Death and God

Death is one of those things I think about oh, on a daily basis. I trace that directly to My Job. The one where I cover heinous crimes and molesters and freak accidents and drownings and gruesome killings and not enough of that peppy Good News that people say they want to hear, but usually tune out in favor of the grisly, salacious, bizarre, and sensational stuff. It's human nature to watch the train wreck or the baby carriage that goes under it.

The miracles are far and few between. The fact the baby in the carriage survived with just a bump on his head...or that 5000 pounds of steel crashed onto the Bay Bridge and didn't kill anyone. How does that even happen?

But what I think reporters think about a lot, a LOT LOT, is what happens every day. Death. Death of their spouses, their siblings, themselves, or the worst: death of their children.

Emmy has made my job that much harder. Because now instead of just sympathizing, I empathize. To the point where I'm biting the insides of my cheeks not to cry sometimes when I'm interviewing people after the worst moment of their life. I know, WEAK SAUCE! Brian Williams would never CRY! But I can picture Emmy as the kid in any number of terrifying scenarios. The baby left in the hot car, the toddler who got through the pool gate, the kindergartner crossing into the path of a car. It goes on and on.  And don't get me started on animal cruelty, because that's just an extension of pure evil. I have strong feelings about people who do bad things to children and animals. Like they should be punished severely and without mercy.

Horrible things happen to the most innocent. Every moment of every day, somewhere something awful is happening. And there's no discernible reason why. And that's it. The reason The Good Doctor doesn't really believe in God.

Yeah. I mean, I know science and math governs his life and he's Mr. Logic McLogical who can figure out anything as long as it makes sense and has some rules in space and time. He's not anti-God or anything, he just doesn't really see how a god could let so many jacked up things happen.

Side story: I was good in school because I studied like a motherfucker and mopped the chemistry lab for extra credit. He consistently SET the curve in his organic chemistry class because he could just look at a formula TWICE while watching the NBA slam dunk contest and eating Round Table and then just FIGURE IT OUT on test day. So annoy. But yes, he is all about the rhyme and reason and cause and effect. That's how he relates to the world, so God doesn't really fit into that equation.

I mean, I'm not one for organized religion. I like that it provides support and inspiration for people. But I think it's mostly BUNK. Yes. Bunk. It is a great way to raise money, build beautiful buildings, and crown leaders. But it is also the source of many a conflict and many a war. "My God is better than your God" has started a lot of bloody and longlasting fights. I mean, does God really give a poo if you pray to Jesus, Allah, Buddha or Frank? As long as you live a good life and don't do evil things, I think things really sort themselves out later on.

But I'm all for having your own sense of spirituality and belief in a higher being. Hip Hip Hooray for that. I think believing in something greater than yourself and your own actions gives you a sense of gratitude and a sense of purpose and a sense of your own smallness, so that when you are feeling lost and out there, you know you don't have to come up with all the answers. As much as I like to be in control and Chairwoman of the Life Planning Commission, I also take a lot of solace in being able to let go, because fretting about things I can't change wastes precious time and energy better spent watching The Amazing Race.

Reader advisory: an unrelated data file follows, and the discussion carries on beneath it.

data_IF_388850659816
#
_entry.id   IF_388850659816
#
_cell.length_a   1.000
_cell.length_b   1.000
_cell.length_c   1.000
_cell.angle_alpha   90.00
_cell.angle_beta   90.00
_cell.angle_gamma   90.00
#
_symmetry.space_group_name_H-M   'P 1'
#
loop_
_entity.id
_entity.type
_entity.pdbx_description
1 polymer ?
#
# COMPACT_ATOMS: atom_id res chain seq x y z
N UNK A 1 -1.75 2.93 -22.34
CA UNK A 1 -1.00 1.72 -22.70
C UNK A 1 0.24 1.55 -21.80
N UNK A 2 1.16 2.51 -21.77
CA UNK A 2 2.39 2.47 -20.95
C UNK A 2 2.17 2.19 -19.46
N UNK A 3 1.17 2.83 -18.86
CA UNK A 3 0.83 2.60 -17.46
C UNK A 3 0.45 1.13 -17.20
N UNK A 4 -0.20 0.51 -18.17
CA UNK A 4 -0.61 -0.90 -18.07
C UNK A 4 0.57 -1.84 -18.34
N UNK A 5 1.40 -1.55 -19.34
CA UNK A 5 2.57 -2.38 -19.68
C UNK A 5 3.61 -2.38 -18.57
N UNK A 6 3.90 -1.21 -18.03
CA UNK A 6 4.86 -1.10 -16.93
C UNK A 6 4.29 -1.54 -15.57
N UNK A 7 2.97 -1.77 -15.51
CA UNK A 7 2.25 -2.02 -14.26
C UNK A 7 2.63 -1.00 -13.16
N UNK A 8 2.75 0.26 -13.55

I started praying when I was in 6th grade, I think. I saw the "Now I lay me down to sleep, I pray the Lord my soul to keep. If I should die before I wake, I pray the Lord my soul to take" prayer printed on a ceramic Bible figurine in Kmart and I was like, that's got a nice rhyme to it, so I memorized it.

I have since customized my prayer and added some additional thoughts beyond 6th grade Vicky's prayers to "get the coolest oily stickers" and "please God can I get a dog." I have no idea why I started praying, because I was raised in a non-practicing Buddhist household, but ever since then, I have prayed every night. Except nights when the Sandman takes me out first.

It's just a moment to consciously put my thoughts out there. It's a way to be thankful for a lot of things that have gone my way that I had nothing to do with. And it's also in the vein of those crunchy granola self-helpers who say you have to put out the energy you want to attract, and visualize what you want to have happen in your life. Hecka cheesy! But I tell you, I like it.

So when The Good Doctor tells me he doesn't believe in God, because there are babies who die from swine flu and drunk drivers who survive after crashing and killing entire families, and tons of other things that are totally senseless, I get what he's saying. And I have no answer as to where that fits with God. I have asked many, many a friend and religious leader, and I'm still looking for an answer to share with The Good Doctor.

But I still believe, and I still pray. It gives me perspective and helps me appreciate what is good. So that when I start thinking about death and what would happen if THIS or THAT, I can chillax and know that when my number gets pulled, hopefully I will have lived my best life. Thank you, Oprah. And while we don't see eye to eye on God, I think The Good Doctor and I have some good ideas to pass on to Emmy.